1 April 2022
After finishing school, I went to study in a Yeshiva (male seminary) in Jerusalem for two years. It was while I was there that I became extremely passionate about Jewish culture, which sparked a desire to go into Jewish education.
I worked as a Tribe (United Synagogue) youth director for two years, which was a part time role in the evenings and at weekends and simultaneously became a Jewish Studies teacher at primary school level, working in three different schools during the time I taught, staying in one school for four years. Although I loved classroom teaching, I found the school environment rigid and inflexible and I realised that what I most enjoyed about my experience working in a school was my interactions with children with additional educational needs.
I especially remember forming a special bond with one child – to whom I taught Jewish Studies for four years – experiencing real anxiety about sitting their SAT exams and the only way they’d agree to engage with the tests was if I sat beside them throughout. That was really rewarding to be able to support the child in that way and it crystallised my belief that each child has different needs and rather than trying to simultaneously communicate the same information in the same way to 30 children, a teacher’s responsibility is to communicate information to 30 different children in the way they can best understand it.
Once I’d realised the area I most wanted to specialise in and my skill set, I worked with (Jewish non-profit employment support specialist) Work Avenue who identified the role at Norwood. I joined the organisation almost four years ago, with my first three years spent attached to Adult Services. My role was to help the people we support to connect and engage with and enjoy Jewish life, by running events for each Jewish festival and Shabbat (the Sabbath), as well as having one-to-one visits with people we support. I still do that one-on-one engagement to this day and I have a standing visit with one resident ever Friday morning, when we pray together.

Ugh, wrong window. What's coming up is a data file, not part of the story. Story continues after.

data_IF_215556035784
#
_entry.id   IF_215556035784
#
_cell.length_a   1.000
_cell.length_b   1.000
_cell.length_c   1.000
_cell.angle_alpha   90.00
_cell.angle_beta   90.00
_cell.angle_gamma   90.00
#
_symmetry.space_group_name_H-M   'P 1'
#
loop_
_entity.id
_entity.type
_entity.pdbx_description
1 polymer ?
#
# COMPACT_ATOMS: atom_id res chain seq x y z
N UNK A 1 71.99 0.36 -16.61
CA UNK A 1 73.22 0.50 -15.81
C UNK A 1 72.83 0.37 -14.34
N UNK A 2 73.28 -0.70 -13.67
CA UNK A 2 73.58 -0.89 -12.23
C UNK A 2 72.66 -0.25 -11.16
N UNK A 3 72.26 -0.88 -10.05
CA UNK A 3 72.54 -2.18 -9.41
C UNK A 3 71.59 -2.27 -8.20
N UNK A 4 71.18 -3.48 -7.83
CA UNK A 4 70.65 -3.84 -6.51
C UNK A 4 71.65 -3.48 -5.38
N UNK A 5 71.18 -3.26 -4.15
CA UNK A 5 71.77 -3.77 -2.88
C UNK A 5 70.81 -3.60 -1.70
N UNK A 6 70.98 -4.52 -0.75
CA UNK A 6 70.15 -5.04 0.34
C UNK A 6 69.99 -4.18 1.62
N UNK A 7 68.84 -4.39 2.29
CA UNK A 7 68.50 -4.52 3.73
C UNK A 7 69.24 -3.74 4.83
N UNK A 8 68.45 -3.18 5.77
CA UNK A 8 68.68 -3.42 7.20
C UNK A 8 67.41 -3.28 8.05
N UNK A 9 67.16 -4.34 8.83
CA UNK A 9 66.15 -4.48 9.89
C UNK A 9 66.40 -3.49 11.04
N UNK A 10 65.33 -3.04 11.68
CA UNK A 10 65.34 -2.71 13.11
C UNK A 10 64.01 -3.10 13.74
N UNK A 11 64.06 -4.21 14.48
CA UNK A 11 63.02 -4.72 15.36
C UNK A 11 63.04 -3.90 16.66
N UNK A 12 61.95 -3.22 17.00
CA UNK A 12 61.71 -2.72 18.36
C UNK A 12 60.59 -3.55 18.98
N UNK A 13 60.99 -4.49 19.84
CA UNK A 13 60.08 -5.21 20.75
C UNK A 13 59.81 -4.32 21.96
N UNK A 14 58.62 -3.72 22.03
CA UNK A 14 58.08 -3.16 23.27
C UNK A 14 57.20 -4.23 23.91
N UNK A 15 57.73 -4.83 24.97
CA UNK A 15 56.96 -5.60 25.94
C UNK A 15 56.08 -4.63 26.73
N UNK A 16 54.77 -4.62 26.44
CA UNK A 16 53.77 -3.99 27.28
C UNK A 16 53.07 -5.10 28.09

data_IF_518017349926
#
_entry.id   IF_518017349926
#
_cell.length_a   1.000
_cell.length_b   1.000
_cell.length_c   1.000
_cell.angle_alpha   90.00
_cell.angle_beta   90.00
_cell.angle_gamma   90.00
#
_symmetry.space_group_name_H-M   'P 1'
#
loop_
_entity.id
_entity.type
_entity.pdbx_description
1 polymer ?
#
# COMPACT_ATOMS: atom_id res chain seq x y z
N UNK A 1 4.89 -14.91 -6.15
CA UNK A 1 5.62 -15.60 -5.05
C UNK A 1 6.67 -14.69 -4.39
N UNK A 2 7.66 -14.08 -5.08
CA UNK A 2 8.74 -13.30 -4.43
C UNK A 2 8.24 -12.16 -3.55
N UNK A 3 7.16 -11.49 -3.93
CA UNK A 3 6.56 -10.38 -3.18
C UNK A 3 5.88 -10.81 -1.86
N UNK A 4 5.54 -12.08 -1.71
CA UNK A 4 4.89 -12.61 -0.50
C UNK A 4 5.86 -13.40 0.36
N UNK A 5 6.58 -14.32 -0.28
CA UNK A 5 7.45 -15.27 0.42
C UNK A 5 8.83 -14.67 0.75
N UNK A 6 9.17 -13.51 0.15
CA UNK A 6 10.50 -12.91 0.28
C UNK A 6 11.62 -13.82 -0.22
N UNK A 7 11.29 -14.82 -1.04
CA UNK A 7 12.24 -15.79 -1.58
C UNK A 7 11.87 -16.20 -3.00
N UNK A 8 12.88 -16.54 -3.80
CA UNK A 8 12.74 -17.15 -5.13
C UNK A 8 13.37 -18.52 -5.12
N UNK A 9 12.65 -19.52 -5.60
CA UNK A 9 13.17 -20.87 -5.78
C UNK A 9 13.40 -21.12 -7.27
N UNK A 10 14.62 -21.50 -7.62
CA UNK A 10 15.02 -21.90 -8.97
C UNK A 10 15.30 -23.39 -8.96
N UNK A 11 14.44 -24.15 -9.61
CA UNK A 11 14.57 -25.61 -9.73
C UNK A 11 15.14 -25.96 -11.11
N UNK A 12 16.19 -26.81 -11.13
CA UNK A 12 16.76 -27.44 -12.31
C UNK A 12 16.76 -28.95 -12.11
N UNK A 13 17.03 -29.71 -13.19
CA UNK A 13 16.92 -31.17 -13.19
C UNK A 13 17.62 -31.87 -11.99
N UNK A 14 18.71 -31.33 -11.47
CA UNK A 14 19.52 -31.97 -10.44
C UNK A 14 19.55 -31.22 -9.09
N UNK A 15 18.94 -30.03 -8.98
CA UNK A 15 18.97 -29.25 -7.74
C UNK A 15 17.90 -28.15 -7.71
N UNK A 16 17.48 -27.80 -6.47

It’s not just about helping the people we support to engage with Jewish life though. For many of their families, Norwood’s Jewish ethos was an important reason for entrusting their relative’s care to us and it gives them peace of mind that they receive cultural support from us. Norwood’s real point of difference is the connections we make between the people we support and the local Jewish communities to them and from early on in the role, I worked to encourage those communities to open their doors to the people we support.
The people we support aren’t necessarily members of individual synagogues or communities and they may not have the direct links with communities as a result, but pre-Covid, I worked to encourage volunteers into homes to light Shabbat candles. I now sit in the community engagement team and my plan moving forward is to restart the volunteers back in homes on Shabbat and festivals, and to run inclusivity workshops with individual synagogues to encourage them to make their environments and communities more welcoming to people with learning disabilities.